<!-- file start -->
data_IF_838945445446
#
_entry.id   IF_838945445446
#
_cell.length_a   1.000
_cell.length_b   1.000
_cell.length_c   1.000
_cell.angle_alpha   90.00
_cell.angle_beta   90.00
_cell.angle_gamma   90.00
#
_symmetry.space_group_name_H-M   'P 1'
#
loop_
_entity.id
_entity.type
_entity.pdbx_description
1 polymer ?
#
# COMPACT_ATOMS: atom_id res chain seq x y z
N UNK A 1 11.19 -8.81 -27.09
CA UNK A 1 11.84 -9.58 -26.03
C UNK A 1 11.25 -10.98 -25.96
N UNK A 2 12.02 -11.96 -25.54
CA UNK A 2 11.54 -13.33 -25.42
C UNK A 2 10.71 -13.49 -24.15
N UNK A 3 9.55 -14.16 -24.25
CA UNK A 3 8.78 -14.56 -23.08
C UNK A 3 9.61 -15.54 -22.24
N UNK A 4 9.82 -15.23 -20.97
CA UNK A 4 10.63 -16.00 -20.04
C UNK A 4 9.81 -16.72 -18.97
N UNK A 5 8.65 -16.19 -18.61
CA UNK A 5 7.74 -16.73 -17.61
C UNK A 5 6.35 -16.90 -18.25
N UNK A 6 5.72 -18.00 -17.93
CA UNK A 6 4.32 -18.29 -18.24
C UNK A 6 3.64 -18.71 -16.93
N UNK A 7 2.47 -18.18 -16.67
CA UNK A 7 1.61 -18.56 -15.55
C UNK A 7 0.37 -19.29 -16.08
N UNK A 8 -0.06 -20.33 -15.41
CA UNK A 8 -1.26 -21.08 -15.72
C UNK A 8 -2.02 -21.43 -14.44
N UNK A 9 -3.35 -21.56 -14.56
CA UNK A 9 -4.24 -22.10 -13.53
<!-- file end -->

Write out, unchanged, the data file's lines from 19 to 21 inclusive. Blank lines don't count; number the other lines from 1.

#
# COMPACT_ATOMS: atom_id res chain seq x y z
N UNK A 1 11.19 -8.81 -27.09